Achieving the standard of a 10-year old and then talking about lollipops and Hello Kitty is simply not a good enough reason to suffer through years of hard work needed to learn a language.

This doesn't mean that 10-year olds do not have a great grasp of pronunciation and all common gramatical constructs, which they do. Unfortunately, the exact methods they used to achieve this proficiency are simply not a possibility for the vast majority of us. And these methods are not necessarily the best for achieving the kind of advanced language (in terms of vocabulary and phrasing) that most adult learners are targeting.

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anonymoose

In that case we might as well all give up now.

I don't think even Da Shan can compare with the average university-educated 25-year old Chinese person.

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renzhe

What I'm saying is that you'd be surprised at the amount of stuff you know that your average 10-year old does not. Even in Chinese. It's quite natural, as 10-year olds are not interested in philosophy, politics, history, engineering or linguistics. And while they all have to read serious literature, I'd guess that many of them aren't interested in that either.

Starting as an adult and then matching a university educated native speaker is obviously a very hard goal. But at least you aim to have a meaningful and interesting conversation with such native speakers. Restricting yourself to a child's vocabulary is not all that, well, useful.

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anonymoose

What I'm saying is that you'd be surprised at the amount of stuff you know that your average 10-year old does not. Even in Chinese. It's quite natural, as 10-year olds are not interested in philosophy, politics, history, engineering or linguistics. And while they all have to read serious literature, I'd guess that many of them aren't interested in that either.

Starting as an adult and then matching a university educated native speaker is obviously a very hard goal. But at least you aim to have a meaningful and interesting conversation with such native speakers. Restricting yourself to a child's vocabulary is not all that, well, useful.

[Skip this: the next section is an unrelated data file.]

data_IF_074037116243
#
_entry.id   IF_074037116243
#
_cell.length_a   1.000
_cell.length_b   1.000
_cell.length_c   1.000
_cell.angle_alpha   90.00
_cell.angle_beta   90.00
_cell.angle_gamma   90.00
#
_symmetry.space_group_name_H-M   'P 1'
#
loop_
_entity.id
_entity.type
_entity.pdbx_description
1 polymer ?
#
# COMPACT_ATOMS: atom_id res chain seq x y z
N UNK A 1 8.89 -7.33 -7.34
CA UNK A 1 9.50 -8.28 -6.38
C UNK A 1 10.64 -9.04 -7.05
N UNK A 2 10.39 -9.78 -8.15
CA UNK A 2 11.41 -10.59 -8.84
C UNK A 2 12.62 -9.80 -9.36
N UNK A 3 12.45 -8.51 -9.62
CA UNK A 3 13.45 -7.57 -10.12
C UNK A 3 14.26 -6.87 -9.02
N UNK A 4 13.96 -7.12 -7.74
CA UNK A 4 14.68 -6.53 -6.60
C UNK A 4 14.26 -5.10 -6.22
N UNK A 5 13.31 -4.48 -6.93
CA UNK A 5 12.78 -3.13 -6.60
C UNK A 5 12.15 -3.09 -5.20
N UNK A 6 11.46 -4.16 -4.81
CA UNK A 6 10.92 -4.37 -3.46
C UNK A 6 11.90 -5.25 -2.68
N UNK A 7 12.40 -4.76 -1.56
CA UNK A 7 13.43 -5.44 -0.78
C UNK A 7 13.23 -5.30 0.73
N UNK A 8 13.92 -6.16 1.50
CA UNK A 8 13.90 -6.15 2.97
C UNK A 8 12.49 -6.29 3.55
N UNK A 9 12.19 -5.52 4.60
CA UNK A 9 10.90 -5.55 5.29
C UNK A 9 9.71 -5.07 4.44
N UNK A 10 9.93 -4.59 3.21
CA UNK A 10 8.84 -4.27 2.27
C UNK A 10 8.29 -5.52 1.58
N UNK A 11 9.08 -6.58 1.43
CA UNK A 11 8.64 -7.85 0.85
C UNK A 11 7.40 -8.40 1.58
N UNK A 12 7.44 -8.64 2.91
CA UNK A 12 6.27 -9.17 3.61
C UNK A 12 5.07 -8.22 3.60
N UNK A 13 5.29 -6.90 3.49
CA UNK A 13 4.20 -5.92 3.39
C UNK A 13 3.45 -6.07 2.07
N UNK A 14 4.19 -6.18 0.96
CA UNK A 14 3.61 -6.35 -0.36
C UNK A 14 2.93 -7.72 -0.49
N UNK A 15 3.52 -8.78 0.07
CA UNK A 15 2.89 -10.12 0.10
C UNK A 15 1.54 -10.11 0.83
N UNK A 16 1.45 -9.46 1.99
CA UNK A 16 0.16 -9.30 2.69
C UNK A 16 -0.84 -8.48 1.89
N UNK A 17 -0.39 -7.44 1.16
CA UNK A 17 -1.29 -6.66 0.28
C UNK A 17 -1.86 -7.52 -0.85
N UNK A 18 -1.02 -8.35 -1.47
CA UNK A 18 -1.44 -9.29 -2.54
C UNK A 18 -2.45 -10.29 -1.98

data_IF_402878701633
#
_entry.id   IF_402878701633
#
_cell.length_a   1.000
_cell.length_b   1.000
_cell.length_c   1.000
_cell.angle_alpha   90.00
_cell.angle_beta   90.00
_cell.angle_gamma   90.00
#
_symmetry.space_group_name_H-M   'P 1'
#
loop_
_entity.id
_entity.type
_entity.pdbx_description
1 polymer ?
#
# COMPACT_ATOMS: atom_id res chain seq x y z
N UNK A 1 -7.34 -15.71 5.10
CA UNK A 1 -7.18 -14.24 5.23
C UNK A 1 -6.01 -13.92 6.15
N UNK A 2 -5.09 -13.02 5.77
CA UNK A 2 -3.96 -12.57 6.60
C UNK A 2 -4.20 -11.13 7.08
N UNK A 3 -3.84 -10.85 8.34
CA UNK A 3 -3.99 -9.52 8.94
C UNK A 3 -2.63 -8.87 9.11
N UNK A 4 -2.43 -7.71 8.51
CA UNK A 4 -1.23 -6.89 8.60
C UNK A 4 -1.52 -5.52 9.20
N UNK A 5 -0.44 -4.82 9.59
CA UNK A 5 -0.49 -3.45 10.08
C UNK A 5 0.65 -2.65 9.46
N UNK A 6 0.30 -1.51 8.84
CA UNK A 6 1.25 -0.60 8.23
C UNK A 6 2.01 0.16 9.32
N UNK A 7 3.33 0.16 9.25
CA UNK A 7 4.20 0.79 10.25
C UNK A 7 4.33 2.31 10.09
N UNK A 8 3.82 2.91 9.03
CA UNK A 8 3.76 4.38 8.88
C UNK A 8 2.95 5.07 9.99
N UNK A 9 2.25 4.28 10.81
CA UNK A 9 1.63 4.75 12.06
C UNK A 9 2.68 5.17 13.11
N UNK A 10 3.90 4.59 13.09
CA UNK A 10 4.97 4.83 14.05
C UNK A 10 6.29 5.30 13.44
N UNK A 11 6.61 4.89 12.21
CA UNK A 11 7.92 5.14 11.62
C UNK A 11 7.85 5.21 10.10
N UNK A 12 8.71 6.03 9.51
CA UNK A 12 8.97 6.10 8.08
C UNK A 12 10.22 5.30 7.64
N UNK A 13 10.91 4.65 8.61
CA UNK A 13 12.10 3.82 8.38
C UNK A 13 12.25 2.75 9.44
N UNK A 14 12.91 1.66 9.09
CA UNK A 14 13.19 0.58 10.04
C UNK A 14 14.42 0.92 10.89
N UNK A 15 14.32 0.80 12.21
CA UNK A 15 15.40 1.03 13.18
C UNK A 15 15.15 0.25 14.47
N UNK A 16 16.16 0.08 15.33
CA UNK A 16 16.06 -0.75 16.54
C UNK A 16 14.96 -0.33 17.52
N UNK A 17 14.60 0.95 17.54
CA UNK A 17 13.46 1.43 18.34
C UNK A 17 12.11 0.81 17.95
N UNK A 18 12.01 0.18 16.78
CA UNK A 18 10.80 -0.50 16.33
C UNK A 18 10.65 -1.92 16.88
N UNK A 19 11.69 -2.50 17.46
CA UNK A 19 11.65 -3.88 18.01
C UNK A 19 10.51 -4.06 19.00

I take your point, but I think the discussion has moved beyond just language.

Of course a 10-year old is not going to have the language or knowledge necessary to discuss philosophy or politics or history (though I suspect the main factor would be the lack of knowledge rather than the lack of language), but that's like saying a person with a degree in politics would have a lower language level than a person with a degree in medicine, simply because medicine has more specialist vocabulary than politics.

I don't think you can define someone's language ability in such narrow terms. It stands to reason that a 20-year old will have a broader vocabulary than a 10-year old, but this part of the argument started with someone saying:

you might even go as far as saying that we should avoid at all costs methods native speakers employ in learning chinese, since it takes them twenty years or so to attain a proper command of the language. do you really want to spend the next 20 years learning chinese?

and my point is that implying a native speaker under 20 doesn't have a "proper command" of their language is nonsense. Using this argument, a 50-year old is likely to have a better command of the language than a 20-year old. So what justification is there saying it takes 20 years to attain a proper command of the language rather than say, 50 years, or 80 years?

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renzhe